Fed up but not Depressed

I am fed up at the moment, fed up of medication that has side effects which mean I have to alter my usual routine. I am fed up of weight gained when on medication which means I am dreading our family holiday in 7 weeks which I should be excited for. I am fed up with my mindset that means I volunteer for too much because I am so afraid that people view my illness and my competence with a level of codependency meaning they see me as less able than if I didn’t have an illness; I should say I am on the waiting list for psychology to explore this issue though.

I am fed up with the small things like having to fight with my GP surgery for repeat prescriptions when they make a mistake and their response suggesting they see my mental health diagnosis and assume a co-morbid stupidity. “No I can’t wait an extra couple of days for the medication to relax my muscles I can barely walk.”

Fed up but I’m not depressed.

I want to be very clear about this as I am so afraid of expressing any sort of emotion in case those around me make assumptions of my wellness or indeed illness at any given time. I want to throw my head back and laugh until I cry tears of joy, I want to share my anger with a friend when circumstances leaving me feel cross, I want to let those around me know when I feel disenchanted with events. I want to feel normal and express normally whatever that is.

I changed my nail colour to something bright a couple of weeks ago and coupled with a colourful summer top a work friend told me, in a kind, caring way, that they were watching me in case this was a sign I was becoming poorly. I feel like I can’t do anything as I am being watched. I want to be like everyone else; I want to have good days and bad days without assumption of illness. I know this comes from kindness and I feel touched that they noticed I guess but it still makes me feel like I can’t leave my illness at the door. Ever.

Right now I am fed up, fed up too the point where if you ask me about it then I am likely to end up in tears but I am still not depressed. My muscles ache from the extra pyramidal side effects of one of my medications but the medication I have to relieve this is limited so I can only be pain free for part of the day. I want to use the gym more but some days literally climbing the stairs to my office leave me near to tears.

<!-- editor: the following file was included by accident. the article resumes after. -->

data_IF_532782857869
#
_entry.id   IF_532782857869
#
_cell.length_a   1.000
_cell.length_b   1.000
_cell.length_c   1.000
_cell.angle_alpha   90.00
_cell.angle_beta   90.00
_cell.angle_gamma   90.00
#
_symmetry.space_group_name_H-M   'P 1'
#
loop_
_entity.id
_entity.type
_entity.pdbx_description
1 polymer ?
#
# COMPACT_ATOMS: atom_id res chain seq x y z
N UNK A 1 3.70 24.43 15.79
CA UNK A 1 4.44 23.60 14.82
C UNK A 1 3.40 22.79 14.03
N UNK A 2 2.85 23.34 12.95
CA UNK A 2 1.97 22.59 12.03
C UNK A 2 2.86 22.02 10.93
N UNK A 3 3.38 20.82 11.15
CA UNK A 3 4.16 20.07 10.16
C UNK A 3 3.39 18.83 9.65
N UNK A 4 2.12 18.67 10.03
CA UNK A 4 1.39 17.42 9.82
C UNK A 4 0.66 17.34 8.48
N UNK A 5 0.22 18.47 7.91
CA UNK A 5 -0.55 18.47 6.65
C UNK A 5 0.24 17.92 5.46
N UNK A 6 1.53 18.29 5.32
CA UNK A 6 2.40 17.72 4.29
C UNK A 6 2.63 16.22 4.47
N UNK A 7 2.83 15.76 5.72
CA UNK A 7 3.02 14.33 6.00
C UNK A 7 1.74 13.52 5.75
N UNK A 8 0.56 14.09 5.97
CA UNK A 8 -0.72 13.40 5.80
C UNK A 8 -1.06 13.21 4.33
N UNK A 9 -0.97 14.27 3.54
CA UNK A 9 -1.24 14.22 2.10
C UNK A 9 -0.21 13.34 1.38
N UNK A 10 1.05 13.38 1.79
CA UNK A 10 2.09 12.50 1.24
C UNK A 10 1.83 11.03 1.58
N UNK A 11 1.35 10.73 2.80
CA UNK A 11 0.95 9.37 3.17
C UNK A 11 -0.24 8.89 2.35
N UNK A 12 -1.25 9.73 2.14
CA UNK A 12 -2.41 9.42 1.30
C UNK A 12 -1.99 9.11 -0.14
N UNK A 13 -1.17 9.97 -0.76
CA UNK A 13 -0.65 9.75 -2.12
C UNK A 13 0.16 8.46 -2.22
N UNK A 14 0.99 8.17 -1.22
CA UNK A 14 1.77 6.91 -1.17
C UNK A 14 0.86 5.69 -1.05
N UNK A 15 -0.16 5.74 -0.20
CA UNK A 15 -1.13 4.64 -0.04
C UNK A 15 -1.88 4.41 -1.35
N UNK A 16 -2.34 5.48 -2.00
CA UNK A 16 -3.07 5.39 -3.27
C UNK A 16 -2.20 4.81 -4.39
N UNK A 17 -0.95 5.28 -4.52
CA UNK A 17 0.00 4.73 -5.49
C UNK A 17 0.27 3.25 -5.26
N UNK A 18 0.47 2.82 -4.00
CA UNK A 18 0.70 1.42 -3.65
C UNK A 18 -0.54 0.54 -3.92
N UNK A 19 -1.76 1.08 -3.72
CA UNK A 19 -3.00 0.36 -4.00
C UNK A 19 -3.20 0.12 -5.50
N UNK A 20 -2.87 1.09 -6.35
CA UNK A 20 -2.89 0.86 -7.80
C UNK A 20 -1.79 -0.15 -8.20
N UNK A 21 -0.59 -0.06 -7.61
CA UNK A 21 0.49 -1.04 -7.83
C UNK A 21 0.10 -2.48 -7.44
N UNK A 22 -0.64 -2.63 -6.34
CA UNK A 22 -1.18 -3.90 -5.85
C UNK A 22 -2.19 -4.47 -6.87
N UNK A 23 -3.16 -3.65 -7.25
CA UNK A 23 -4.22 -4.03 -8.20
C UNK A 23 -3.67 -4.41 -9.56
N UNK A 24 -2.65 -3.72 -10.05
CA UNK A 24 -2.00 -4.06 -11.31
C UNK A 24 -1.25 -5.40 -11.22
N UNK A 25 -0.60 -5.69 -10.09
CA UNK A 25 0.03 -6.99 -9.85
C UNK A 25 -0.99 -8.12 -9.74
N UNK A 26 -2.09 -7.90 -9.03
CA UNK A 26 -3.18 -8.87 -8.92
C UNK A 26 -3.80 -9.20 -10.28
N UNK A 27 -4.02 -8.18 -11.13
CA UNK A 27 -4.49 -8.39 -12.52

The weight I am carrying is like a visual representation of the traumas of this illness, each time I look in the mirror I am reminded of the very public manic episode I had earlier this year and the deep horrors of the depression which consumed me in 2016. My reflection reminds me of the ECT I had and of the psychosis I endured. It reminds me of the babies I will never hold because of the medication despite getting to the top of the list at the fertility clinic. You see overweight yet I see so much more.

I am fed up but I’m not depressed, I know this because I know depression intimately.

I have gone from medication which left me overly sedated to medication which keeps me awake for far longer than I wish, I am hoping like Goldilocks the next one may be just right. Both work well on my mental state but both in very different ways leave fed up.

I am on a waiting list for psychology to consider the idea that my competency and my illness are not interlinked following how public my most recent episode of mania was but I wonder whether this will be the safe place I need to admit, in there manner of an introduction at a recovery meeting that I am fed up?

Is it ok to be fed up when folk are watching? Can someone with Bipolar allow themselves to express any extreme of emotion without this being seen through pathological eyes?

Please don’t see my laughter or my tears through a DSM, see me.

An ode to Jeremy Hunt from a tired Mental Health Nurse….

Here’s to our nurses who go the extra mile

Who want to do more but are stopped by exhaustion

Exhaustion which roars like a fast moving train

Only slowed by a love which helps them plough through the pain.

The pain isn’t physical, sometimes it is

The pain is saying no when we want to say yes

The pain is toeing the party line when we want to express

Express that we also don’t think it fair that their wait is so long when they are ready to share.

The pain IS exhaustion itself, missing family meals from staying to listen,

We want to listen we want to hear we want to make your pain disappear.

Your pain is in your heart and in your soul deep.

We want to stand with you a comfort as you weep.

We want to wipe away your tears and tell you all will be ok

To walk with you on a recovery journey but we are stifled by fear.

Our fear is about that fast moving train, the roar of exhaustion taking the blame.

The real blame lies with those in Westminster.

Blame is easy to portion and hard to shift but those saying speak out, talk, are not delivering the gift.

The gift of funding we need to unwrap to help us to nurse with our hearts and not simply shift.

Shift the blame to exhaustion and you blame the nurse

The nurse hears the roar of the train and tries to work harder the only thing helping being their NHS armour.